Sociodemographic risk, parenting, and inhibitory control in early childhood: The role of respiratory sinus arrhythmia

Steven J. Holochwost, Vanessa V. Volpe, Noa Gueron-Sela, Cathi B. Propper, W. Roger Mills-Koonce

Research output: Contribution to journalArticlepeer-review


Background: Deficits of inhibitory control in early childhood are linked to externalizing behaviors and attention problems. While environmental factors and physiological processes are associated with its etiology, few studies have examined how these factors jointly predict inhibitory control. This study examined whether respiratory sinus arrhythmia (RSA) functioned as a mediator or moderator of both cumulative sociodemographic risk and parenting behaviors on inhibitory control during early childhood. Methods: The sample included 206 children and their biological mothers. At 24, 30, and 36 months of child age dyads participated in a series of laboratory visits in which sociodemographic, parenting, and baseline RSA (RSAB) data were collected. Inhibitory control was assessed at 36 months using a gift-wrap delay task. Results: A series of structural equation models yielded no evidence that RSAB mediated the relations of risk or parenting and inhibitory control. RSAB moderated the effects of risk, such that high-risk children with low RSAB performed more poorly on tasks of inhibitory control, while high-risk children with high RSAB did not. Conclusions: These results suggest that higher levels of RSAB may mitigate the influence of environmental risk on the development of inhibitory control early childhood.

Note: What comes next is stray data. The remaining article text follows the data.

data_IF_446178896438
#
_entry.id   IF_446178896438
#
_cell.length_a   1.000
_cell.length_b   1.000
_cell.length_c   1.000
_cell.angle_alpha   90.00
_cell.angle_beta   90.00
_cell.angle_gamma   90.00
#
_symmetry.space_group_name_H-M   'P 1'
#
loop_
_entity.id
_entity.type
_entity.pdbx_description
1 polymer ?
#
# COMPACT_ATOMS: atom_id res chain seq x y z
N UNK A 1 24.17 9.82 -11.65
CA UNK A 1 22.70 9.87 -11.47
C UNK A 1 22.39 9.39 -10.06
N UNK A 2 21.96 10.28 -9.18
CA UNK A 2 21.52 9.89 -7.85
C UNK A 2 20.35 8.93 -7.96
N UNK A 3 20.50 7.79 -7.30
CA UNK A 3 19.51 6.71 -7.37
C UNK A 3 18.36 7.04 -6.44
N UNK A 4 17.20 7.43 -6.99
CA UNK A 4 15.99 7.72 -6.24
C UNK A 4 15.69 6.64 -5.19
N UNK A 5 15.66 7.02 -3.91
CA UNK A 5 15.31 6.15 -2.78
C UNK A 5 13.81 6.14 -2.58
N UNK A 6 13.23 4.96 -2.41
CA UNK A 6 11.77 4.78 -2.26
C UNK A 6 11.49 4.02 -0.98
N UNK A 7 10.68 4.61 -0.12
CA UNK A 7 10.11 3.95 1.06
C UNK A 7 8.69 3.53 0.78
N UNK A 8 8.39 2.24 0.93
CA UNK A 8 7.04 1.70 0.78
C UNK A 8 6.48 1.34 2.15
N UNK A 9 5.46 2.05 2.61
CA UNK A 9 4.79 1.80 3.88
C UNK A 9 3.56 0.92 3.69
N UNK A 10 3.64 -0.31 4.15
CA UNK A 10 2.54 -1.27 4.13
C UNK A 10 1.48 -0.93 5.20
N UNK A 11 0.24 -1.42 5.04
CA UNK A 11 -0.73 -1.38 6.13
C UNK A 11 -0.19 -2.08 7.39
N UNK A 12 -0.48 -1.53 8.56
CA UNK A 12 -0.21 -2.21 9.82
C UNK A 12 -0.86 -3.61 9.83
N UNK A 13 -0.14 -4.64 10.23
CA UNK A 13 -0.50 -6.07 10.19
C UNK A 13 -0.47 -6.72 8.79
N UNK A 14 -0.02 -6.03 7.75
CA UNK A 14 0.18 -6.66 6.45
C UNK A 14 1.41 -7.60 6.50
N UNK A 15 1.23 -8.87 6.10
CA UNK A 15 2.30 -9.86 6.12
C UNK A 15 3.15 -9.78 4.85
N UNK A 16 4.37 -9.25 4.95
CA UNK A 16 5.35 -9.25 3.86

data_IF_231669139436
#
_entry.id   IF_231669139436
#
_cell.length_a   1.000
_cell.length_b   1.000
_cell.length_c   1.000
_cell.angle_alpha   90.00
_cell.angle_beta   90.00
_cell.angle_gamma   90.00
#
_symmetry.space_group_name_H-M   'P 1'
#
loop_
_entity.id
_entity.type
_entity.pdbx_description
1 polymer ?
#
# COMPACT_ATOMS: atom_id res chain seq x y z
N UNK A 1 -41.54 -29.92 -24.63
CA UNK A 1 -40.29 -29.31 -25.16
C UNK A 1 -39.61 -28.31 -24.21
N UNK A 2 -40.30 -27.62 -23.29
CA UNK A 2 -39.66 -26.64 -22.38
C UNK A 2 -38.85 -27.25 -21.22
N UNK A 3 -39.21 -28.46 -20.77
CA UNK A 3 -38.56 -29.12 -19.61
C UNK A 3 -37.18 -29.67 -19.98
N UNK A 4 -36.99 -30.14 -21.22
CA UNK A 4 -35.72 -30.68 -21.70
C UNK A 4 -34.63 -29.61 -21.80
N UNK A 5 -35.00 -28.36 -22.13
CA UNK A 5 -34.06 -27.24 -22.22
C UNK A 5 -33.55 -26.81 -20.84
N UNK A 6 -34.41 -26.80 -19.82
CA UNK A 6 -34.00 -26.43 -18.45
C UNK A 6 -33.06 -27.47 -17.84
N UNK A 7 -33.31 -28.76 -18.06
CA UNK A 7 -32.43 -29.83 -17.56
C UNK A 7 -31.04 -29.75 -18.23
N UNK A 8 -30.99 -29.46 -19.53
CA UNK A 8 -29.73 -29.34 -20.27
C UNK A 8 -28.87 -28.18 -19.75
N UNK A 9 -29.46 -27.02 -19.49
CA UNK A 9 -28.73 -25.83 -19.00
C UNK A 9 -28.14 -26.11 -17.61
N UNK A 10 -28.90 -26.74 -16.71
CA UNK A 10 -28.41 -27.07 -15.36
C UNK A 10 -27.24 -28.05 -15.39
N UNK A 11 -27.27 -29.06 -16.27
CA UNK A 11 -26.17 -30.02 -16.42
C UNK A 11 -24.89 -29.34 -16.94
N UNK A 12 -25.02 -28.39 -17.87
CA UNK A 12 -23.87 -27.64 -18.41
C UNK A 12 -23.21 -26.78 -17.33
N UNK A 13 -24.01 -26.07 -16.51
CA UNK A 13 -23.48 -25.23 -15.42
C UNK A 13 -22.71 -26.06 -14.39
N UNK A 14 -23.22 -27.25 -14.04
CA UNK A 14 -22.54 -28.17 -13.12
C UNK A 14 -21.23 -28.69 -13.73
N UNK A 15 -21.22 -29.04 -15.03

Original languageAmerican English
Pages (from-to)973-981
Number of pages9
JournalJournal of Child Psychology and Psychiatry and Allied Disciplines
Issue number9
StatePublished - 13 Mar 2018


  • Inhbitory control
  • Parenting
  • Respiratory sinus arrhythmia
  • Risk factors
  • Vagal tone

All Science Journal Classification (ASJC) codes

  • Psychiatry and Mental health
  • Developmental and Educational Psychology
  • Pediatrics, Perinatology, and Child Health


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